On a Practical Note: If you don't have one, get a DVR. You can record your shows, watch them when you have time, pause if needed and then resume where you left off, skip commericals. A parent's best friend! I think all new moms and dads should register for one!

April said...

Great post. After 3 kids, I still miss stuff from pre-kid days.

Diane said...

This was SO sweet. I felt the same way. Then she turned 3 1/2 (aka her Anti-Christ period... I'll let you know when she's out of it ;).

Sometimes Sophia said...

Lovely post. What you say is so true. You do miss certain things and you grieve for the easy life you once had. The hardships you have now will be replaced by others, but the joys will be multiplied tenfold.

Found you through Mama Kat. Your site is beautiful. Love the music.

Dawn@Embracing the Ordinary Life said...

Fantastic...I was 27 when I had my son...I should have been ready...but I don't think you can prepare enough for that. And yes...I too would like to have a whole meal to myself, warm and fresh...but I am sure that when they are grown and gone, I will miss it...

Great writting..

Debbie said...

What a wonderful and sweet post. I am new to your blog and you are a great writer.

Jen said...

I remember those days too. Sometimes I wish for them back but not often.

Kelly said...

Oh my Gawd! I feel like you just took the words right out of my brain! I too was more afraid of the birthing process than of what I was creating! Boy, was I wrong! Tay had colic for 3 straight months! That was rough! I am also grieving for my "old" life! I thought I would be over it now that she is almost 2, but no such luck! I'll definitely be back!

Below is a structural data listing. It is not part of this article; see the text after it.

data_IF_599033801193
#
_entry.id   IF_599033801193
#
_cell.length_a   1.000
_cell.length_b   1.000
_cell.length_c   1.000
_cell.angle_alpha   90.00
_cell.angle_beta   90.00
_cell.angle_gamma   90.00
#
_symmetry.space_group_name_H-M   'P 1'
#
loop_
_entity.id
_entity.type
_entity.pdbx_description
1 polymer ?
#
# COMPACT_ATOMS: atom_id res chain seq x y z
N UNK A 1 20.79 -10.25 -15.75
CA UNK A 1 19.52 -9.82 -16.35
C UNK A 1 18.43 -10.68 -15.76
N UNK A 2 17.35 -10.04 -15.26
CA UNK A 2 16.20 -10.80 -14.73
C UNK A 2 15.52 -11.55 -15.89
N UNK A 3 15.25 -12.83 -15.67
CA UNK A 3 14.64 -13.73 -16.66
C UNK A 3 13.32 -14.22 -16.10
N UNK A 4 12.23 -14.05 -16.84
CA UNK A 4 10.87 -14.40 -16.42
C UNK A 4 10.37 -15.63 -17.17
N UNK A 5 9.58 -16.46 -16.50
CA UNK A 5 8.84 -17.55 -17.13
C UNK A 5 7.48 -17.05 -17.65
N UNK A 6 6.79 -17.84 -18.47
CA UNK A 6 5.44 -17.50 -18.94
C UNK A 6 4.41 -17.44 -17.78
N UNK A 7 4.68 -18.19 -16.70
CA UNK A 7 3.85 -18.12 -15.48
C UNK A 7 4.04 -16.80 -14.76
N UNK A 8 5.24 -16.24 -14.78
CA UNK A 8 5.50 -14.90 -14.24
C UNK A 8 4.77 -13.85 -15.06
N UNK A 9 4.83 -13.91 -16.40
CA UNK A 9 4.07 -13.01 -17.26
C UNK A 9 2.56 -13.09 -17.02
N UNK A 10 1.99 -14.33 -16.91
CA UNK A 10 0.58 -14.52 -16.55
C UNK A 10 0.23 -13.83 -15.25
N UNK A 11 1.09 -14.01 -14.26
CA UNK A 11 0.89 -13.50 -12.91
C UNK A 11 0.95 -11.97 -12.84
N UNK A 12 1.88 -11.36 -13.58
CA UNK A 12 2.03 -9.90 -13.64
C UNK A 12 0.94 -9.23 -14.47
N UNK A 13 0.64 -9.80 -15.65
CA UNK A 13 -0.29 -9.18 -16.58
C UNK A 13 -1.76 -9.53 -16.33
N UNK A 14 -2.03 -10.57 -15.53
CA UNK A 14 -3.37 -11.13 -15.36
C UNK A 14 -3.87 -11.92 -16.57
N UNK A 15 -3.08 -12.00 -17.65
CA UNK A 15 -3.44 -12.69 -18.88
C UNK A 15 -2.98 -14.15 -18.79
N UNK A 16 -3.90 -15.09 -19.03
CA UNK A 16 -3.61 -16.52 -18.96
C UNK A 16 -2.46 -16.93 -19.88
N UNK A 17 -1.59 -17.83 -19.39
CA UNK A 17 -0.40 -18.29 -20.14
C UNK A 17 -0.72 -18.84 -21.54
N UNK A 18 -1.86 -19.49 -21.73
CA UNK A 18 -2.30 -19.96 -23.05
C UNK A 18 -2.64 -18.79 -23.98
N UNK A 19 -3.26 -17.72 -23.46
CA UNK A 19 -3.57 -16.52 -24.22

Mama Kat said...

girrrrrl, I could have written this MYSELF. SO true for me. Every bit. I'm sure I did the grieving...I still grieve sometimes. They are definitely worth the work, but you're never ready for it!

Gwen said...

Ahh ~ I remember the good old staying up late nights too!! Now I'm lucky if I can stay awake at a movie theatre even with all the noise. Great Post and thanks for paying me a visit. :)

Jenni foo foo said...

That's so sweet Sera!

Jenni foo foo said...

MAKE time for yourself. When Dennis gets home, leave. Even if it's for 20 minutes to walk around Target- at least 2 or 3 times a week. Trust me, you will be so happy to return home! Try it!

kimmers said...